Search Images Maps Play YouTube News Gmail Drive More »
Sign in
Screen reader users: click this link for accessible mode. Accessible mode has the same essential features but works better with your reader.

Patents

  1. Advanced Patent Search
Publication numberUS7126930 B2
Publication typeGrant
Application numberUS 09/781,012
Publication dateOct 24, 2006
Filing dateFeb 10, 2001
Priority dateFeb 10, 2001
Fee statusPaid
Also published asCA2437736A1, CN1496614A, EP1364467A2, US20020155835, US20070025284, WO2002095960A2, WO2002095960A3
Publication number09781012, 781012, US 7126930 B2, US 7126930B2, US-B2-7126930, US7126930 B2, US7126930B2
InventorsRajesh Pankaj, Stein Lundby, Byron Yafuso
Original AssigneeQualcomm, Incorporated
Export CitationBiBTeX, EndNote, RefMan
External Links: USPTO, USPTO Assignment, Espacenet
Method and apparatus for transmitting messages in a wireless communication system
US 7126930 B2
Abstract
Techniques to reduce transmit power required for transmission of messages from an access terminal to reduce interference to transmissions from other access terminals. In one aspect, messages to be transmitted are defined and/or coded such that they may be detected at different received signal qualities. The codewords may be defined having different distances to their nearest codewords. In another aspect, messages to be transmitted are assigned to different points in a signal constellation, with the points being located such that they may be received at different signal qualities. Codewords that may be received at a lower signal quality may be assigned to messages more likely to be transmitted at higher transmit power levels (e.g., when the access terminal is located further away) or to more frequently transmitted messages.
Images(8)
Previous page
Next page
Claims(29)
1. In a wireless communication system, a method for transmitting a message from a first entity to a second entity, comprising:
determining, at the first entity, at least one characteristic of a communication link through which a signal is received from the second entity;
forming the message indicative of a state of the communication link;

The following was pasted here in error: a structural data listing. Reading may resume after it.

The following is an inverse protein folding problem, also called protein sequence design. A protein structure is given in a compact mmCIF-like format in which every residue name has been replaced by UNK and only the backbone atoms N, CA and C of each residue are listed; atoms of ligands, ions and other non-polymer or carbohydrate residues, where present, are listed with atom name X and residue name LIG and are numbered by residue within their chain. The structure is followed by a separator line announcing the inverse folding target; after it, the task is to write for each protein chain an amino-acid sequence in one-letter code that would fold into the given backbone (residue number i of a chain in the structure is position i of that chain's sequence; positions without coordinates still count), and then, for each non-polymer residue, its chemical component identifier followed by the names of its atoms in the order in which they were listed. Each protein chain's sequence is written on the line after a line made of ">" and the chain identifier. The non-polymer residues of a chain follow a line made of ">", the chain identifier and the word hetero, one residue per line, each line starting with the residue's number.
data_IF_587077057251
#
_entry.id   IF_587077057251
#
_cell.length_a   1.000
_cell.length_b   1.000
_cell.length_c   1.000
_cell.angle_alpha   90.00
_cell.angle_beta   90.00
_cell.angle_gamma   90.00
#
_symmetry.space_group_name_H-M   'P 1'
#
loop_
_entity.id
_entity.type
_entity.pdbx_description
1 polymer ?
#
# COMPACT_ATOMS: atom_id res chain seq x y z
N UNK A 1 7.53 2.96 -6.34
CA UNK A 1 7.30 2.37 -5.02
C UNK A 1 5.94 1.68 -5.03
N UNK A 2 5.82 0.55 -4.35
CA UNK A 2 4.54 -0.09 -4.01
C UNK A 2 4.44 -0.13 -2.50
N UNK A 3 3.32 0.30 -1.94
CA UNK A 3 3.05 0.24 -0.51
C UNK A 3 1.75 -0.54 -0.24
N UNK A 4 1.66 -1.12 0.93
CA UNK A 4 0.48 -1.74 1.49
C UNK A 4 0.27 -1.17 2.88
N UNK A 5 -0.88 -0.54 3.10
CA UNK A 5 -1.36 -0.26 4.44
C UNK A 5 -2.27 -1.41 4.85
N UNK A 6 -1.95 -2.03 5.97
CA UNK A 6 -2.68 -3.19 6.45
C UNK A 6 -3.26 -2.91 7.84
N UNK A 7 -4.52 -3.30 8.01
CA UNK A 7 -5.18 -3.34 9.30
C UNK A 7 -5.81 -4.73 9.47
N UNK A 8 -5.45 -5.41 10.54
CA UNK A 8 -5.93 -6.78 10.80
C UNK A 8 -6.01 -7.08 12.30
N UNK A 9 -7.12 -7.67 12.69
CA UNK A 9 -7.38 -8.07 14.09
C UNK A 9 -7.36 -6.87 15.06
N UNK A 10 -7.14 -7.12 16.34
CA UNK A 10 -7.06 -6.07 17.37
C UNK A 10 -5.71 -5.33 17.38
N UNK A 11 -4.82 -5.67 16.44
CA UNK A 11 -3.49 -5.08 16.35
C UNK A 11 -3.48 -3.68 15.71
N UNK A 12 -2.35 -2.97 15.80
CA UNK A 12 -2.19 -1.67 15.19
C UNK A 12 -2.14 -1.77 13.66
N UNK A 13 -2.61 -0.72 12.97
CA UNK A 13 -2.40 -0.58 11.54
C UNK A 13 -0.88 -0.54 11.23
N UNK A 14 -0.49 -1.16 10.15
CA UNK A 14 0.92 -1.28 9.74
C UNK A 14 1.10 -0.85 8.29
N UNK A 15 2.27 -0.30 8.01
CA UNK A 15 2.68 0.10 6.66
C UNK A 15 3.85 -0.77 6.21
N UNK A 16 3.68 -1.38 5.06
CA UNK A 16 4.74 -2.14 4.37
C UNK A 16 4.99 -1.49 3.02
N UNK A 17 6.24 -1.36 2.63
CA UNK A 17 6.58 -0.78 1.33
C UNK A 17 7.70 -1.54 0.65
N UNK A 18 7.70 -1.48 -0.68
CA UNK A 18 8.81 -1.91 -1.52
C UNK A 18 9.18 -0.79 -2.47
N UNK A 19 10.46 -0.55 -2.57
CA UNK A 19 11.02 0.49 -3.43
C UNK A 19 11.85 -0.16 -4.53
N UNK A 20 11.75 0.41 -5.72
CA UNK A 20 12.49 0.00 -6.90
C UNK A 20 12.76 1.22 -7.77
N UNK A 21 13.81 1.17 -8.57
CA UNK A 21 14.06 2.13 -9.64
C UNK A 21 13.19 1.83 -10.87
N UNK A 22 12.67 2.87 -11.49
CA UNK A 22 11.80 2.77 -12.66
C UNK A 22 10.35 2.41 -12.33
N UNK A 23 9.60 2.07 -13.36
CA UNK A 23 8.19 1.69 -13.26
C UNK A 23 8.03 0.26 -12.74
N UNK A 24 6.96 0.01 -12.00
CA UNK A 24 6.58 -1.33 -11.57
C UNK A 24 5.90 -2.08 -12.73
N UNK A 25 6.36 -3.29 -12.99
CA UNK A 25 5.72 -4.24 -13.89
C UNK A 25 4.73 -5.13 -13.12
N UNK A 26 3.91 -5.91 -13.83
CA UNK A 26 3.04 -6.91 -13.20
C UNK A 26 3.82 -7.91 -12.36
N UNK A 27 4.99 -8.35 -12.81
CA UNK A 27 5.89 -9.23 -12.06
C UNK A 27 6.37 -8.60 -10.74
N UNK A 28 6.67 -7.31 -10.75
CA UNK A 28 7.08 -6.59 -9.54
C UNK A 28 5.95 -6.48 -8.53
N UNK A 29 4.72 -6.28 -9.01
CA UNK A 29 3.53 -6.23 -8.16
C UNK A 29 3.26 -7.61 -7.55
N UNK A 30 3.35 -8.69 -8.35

assigning a codeword to the message, the assigned codeword being selected from an alphabet of a plurality of codewords, a minimum distance of the assigned codeword to its nearest codeword in the alphabet being associated with the state of the communication link; and
transmitting the message from the first entity to the second entity at a particular power level determined based at least in part on the message, wherein the minimum distance of the codeword is based at least in part on how frequently the message is transmitted.
2. The method of claim 1, wherein the power level is determined based at least in part on the minimum distance of the codeword.
3. The method of claim 1, wherein the power level is determined based at least in part on an expected frequency of the codeword being transmitted.
4. The method of claim 1, wherein the power level is determined based at least in part on a particular number of times the codeword is repeated for a transmission.
5. The method of claim 1, wherein the message comprises a data rate control message indicative of a rate for a data transmission requested from the second entity.
6. The method of claim 1, wherein the at least one characteristic comprises a carrier-to-noise-plus interference ratio (C/I).
7. The method of claim 5, wherein the message is selected from a plurality of data rate control messages.
8. The method of claim 1, wherein the minimum distance of the codeword is based at least in part on a signal quality of the communication link.
9. In a wireless communication system, a method for transmitting a message from a first entity to a second entity, comprising:
identifying a codeword associated with the message, wherein the identified codeword is one of a plurality of codewords defined for an alphabet, and wherein at least two codewords in the alphabet have unequal distances to their nearest codewords;
determining a transmit power level for the identified codeword, based at least in part on a distance of the identified codeword to its nearest codeword in the alphabet; and
transmitting the identified codeword from the first entity to the second entity at the determined transmit power level, wherein the message to be transmitted is one of a plurality of possible messages, wherein the plurality of codewords in the alphabet are assigned to the plurality of possible messages in accordance with a particular assignment scheme, and wherein the plurality of codewords in the alphabet are assigned to the plurality of possible messages such that messages to be transmitted at higher transmit power levels are assigned with codewords having larger distances to their nearest codewords.